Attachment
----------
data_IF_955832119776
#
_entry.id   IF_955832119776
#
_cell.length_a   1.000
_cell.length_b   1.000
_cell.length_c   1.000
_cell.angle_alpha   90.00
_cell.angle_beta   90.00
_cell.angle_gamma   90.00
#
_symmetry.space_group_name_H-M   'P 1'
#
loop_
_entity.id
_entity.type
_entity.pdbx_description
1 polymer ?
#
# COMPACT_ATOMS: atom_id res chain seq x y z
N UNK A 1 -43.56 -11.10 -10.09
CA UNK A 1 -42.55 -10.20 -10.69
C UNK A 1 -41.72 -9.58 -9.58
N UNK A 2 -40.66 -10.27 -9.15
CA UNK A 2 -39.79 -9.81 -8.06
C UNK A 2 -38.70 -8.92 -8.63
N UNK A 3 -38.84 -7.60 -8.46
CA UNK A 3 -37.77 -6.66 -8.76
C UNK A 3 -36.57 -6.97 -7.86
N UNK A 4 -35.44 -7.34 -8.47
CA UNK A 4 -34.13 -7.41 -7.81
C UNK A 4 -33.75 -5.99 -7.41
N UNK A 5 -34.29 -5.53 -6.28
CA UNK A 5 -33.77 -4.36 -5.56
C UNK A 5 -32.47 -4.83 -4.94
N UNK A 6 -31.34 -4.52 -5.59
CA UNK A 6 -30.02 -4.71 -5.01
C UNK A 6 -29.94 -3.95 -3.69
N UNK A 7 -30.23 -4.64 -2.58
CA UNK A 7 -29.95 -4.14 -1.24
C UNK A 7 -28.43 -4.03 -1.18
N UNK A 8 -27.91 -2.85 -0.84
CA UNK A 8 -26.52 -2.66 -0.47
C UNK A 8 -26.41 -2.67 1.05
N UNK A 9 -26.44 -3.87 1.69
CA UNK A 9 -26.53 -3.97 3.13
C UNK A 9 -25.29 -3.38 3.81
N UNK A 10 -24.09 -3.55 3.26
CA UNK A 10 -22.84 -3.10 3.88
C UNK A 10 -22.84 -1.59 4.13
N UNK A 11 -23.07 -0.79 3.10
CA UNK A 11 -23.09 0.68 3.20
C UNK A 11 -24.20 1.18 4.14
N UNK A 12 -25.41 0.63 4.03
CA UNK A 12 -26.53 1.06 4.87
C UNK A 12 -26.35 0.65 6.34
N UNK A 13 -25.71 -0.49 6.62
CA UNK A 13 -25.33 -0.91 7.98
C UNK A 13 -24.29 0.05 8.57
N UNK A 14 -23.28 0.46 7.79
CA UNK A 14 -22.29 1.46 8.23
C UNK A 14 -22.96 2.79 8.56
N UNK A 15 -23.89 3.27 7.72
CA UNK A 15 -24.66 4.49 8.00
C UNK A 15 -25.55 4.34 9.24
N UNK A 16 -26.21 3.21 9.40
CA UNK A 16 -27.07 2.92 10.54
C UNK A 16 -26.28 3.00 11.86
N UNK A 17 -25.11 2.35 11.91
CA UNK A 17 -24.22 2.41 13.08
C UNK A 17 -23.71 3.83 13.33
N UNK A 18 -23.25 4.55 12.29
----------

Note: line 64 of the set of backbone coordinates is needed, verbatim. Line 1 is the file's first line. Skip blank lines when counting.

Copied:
CA UNK A 15 -24.66 4.49 8.00